Specification and Features
Like its predecessor, the E-M1 Mk II features the body-integral 5-axis image stabilization but improvements have resulted in a reduction in camera shake of up to 5.5 stops (up to 6.5 stops with certain Olympus optically-stabilized lenses), up from the already impressive 4 stops of the previous model. The sensor shifting feature can also be used to deliver a 50-MP equivalent JPEG combined from separate eight shots.
Enhancements have also been made to the camera’s AF system. The new camera features a hybrid Dual FAST AF system and combines contrast detection with 121 embedded cross-type, phase-detect points. Although the E-M1 Mk II shares a familiar body design with the original, it has larger grip and in turn a larger, higher capacity battery, with reportedly 440 shots between charges.
As you might expect from a pro-oriented model, the body is weather-sealed and features the same large 1.48x magnification, high-res (2.36m-dot) electronic viewfinder from the original model. At the rear the E-M1 Mk II has 3-in LCD fully articulating touchscreen. It also features dual SD memory card slots, though only slot 1 has support for the faster UHS II standard.
The original model was quite well-received for its video-capabilities and the Mk II expands on that with the ability to record both UHD at 24/25/30p and DCI 4K video clips at 24p (up to 237Mbps), and can also output 4:2:2 video via the HDMI port.
The E-M1 Mk II measures 5.3 x 3.6 x 2.7″ / 134.1 x 90.9 x 68.9 mm and weighs 1.26 lb / 574 g with battery and memory card
It is available now at price of around $1999 (USD) body only, around $900 over the original M1.
Measurements: Best performing Four Thirds format sensor
With an DxO Mark score of 80 points the new E-M1 Mk II has the best performing Four Thirds sensor in our database. It’s ahead of the previous best used in the high-end Lumix DMC-GX8 from consortium partner Panasonic by five points. Olympus claim it’s a newly developed sensor and with lower noise, and both wider dynamic range and improved color discrimination at all ISOs it is one of the most significant upswings in performance we’ve seen in this format.
Olympus OM-D E-M1 Mark II vs Olympus PEN-F vs Olympus OM-D E-M1
As the new flagship model in the range, the E-M1 Mk II sports a newly designed 20.4-MP sensor, but it’s not the first Olympus to be kitted out with one. The recent PEN-F sports a similar 20.3-MP resolution sensor, while the original E-M1 has a 16-MP unit that was widely used by the company in older models like the OM-D E-M5 and PEN E-P5.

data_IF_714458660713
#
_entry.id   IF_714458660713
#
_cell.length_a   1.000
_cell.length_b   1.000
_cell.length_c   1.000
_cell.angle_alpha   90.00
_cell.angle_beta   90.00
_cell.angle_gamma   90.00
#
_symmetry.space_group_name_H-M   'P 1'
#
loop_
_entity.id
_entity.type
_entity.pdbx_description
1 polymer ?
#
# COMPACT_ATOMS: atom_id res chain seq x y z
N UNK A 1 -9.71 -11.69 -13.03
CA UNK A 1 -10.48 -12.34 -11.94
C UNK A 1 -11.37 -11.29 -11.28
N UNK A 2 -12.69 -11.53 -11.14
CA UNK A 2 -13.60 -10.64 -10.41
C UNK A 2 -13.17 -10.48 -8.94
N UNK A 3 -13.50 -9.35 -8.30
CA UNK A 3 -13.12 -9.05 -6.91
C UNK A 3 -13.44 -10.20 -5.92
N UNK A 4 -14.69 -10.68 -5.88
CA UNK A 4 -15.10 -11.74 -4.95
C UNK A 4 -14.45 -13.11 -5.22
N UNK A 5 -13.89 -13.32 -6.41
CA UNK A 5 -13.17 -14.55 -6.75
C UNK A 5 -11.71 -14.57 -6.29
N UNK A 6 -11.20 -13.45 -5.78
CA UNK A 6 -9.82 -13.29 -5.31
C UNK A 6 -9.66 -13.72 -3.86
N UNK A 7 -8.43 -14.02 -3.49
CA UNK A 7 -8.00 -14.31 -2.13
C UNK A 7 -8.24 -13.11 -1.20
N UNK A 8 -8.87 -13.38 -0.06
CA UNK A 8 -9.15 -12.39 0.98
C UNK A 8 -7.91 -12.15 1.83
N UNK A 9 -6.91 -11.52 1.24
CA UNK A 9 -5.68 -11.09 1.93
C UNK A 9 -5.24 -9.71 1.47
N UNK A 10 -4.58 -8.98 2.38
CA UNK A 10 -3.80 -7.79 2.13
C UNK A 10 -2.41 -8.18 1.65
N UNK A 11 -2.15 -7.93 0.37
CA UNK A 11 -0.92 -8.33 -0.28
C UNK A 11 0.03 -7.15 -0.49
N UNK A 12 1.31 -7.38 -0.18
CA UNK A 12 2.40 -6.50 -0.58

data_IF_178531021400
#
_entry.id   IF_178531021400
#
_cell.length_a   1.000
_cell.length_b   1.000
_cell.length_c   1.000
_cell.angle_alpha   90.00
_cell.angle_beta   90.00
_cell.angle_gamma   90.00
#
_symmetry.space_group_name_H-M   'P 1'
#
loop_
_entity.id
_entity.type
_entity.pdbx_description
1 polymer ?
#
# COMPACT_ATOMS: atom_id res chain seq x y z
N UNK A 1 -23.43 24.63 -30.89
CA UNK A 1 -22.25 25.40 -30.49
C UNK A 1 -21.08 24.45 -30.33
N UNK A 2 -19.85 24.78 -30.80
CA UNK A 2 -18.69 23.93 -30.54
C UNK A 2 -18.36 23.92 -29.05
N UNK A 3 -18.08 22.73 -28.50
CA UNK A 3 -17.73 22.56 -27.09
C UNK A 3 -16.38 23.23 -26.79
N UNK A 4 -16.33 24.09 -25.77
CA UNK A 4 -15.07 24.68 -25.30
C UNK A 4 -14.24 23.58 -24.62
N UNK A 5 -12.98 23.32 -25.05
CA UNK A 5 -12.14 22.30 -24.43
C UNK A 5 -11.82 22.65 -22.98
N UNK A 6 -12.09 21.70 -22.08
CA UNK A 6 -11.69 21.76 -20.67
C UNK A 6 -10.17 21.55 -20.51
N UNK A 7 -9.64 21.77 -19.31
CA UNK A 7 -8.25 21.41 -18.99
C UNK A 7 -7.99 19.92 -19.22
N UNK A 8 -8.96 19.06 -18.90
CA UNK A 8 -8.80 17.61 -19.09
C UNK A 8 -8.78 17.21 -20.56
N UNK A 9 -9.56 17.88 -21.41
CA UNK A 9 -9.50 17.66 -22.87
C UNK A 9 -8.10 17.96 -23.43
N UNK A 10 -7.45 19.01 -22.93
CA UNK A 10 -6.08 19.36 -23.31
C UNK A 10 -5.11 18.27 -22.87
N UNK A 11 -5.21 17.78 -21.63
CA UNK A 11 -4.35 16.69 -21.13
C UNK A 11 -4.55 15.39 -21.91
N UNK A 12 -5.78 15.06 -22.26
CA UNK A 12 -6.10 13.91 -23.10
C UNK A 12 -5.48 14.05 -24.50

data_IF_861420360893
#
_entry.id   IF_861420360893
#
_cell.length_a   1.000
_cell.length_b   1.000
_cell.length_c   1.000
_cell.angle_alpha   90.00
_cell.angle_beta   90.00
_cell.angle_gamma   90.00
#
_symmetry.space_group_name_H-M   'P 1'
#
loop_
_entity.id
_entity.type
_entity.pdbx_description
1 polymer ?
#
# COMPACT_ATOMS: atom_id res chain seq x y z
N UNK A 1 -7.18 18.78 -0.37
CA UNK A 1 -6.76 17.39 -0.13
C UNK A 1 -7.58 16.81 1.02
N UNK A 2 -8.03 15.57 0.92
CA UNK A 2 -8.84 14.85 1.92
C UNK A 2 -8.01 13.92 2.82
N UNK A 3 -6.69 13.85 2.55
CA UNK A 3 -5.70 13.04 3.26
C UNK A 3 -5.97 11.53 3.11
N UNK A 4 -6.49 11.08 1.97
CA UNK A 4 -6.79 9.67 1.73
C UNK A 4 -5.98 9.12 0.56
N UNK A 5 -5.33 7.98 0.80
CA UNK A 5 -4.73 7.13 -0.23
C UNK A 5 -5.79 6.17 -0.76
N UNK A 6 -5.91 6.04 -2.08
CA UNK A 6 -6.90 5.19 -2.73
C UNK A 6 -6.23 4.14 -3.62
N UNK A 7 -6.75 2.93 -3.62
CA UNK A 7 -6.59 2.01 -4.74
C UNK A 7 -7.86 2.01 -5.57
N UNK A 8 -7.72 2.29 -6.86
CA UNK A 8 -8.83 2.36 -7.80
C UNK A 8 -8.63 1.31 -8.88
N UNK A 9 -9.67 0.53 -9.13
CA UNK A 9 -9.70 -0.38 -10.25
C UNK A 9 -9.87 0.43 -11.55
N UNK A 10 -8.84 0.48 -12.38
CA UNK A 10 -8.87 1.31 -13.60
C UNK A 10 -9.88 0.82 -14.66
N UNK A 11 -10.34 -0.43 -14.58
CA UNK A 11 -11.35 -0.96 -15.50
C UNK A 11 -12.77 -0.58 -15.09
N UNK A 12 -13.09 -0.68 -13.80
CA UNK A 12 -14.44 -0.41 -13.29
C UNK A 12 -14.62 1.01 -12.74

Noise levels from the new sensor are slightly lower throughout the ISO range compared with both the 20.3-MP and earlier 16-MP sensor though most of the gains are seen at and around base ISO. Dynamic range – that all-important arbiter of sensor performance – is 0.4EV above the PEN-F sensor at base but it’s practically identical from ISO 800 onwards. Against the original E-M1 it’s the opposite. The Mark II is better from ISO 800 onwards, but pretty much the equivalent at low ISO.
Color discrimination at base is impressive on the new E-M1 Mk II but that’s mostly due to the lower measured ISO, and it falls between the two at higher ISOs. Nevertheless, the higher SNR means around a +0.5 stop improvement over the PEN-F and E-M1 in our low-light (Sports) test.
Olympus OM-D E-M1 Mark II vs Nikon D500 vs Nikon D750
At around $2,000, the new E-M1 Mk II is competing against some very capable cameras that have physically larger sensors. Targeting a similar audience, the APS-C 20-MP Nikon D500 is the same price while the 24-MP Sony A6500 is considerably cheaper at $1400 and it has the slightly better performing sensor of the two. However, at around $2,300 at launch (and at around $2,000 now), you could pick-up a full-frame 24-MP Nikon D750. It is designed to appeal to a different market, but it’s a very-capable camera.
Even though the E-M1 Mk II has a 12-bit processing pipeline and the two Nikons’ both 14-bit, the E-M1 Mk II sensor practically on a par with the D500 sensor in both color discrimination and noise levels throughout the ISO range. Nevertheless, the Nikon D500 sensor produced some very strong DR results, particularly at ISOs above 400, and save for ISO 200 it is around a stop (+1 EV) wider at most ISOs.
While the E-M1 Mk II sensor proved to be competitive in some aspects with the APS-C sensor in the D500, against the full-frame Nikon D750 it is unsurprisingly, still some way behind. From base to ISO400 the Nikon D750 sensor has only slightly wider DR than the D500, but that equates to a solid 1.5 stops at base over the E-M1 Mk II. Moreover, the full-frame sensor has far better color discrimination and lower noise than either: in our low light ISO test, there’s an improvement of around +1.25 EV over the E-M1 Mk II and D500.
Although consortium partner Panasonic has since announced the video-centric Lumix DMC-GH5 at the same price point, at around $2,000, the Olympus OM-D E-M1 Mk II seems at odds with the previously competitive pricing of the Four Thirds models. All the same, the E-M1 Mk II remains one of the most intriguing and appealing cameras announced in recent months, while the sensor itself sets a new standard for that format.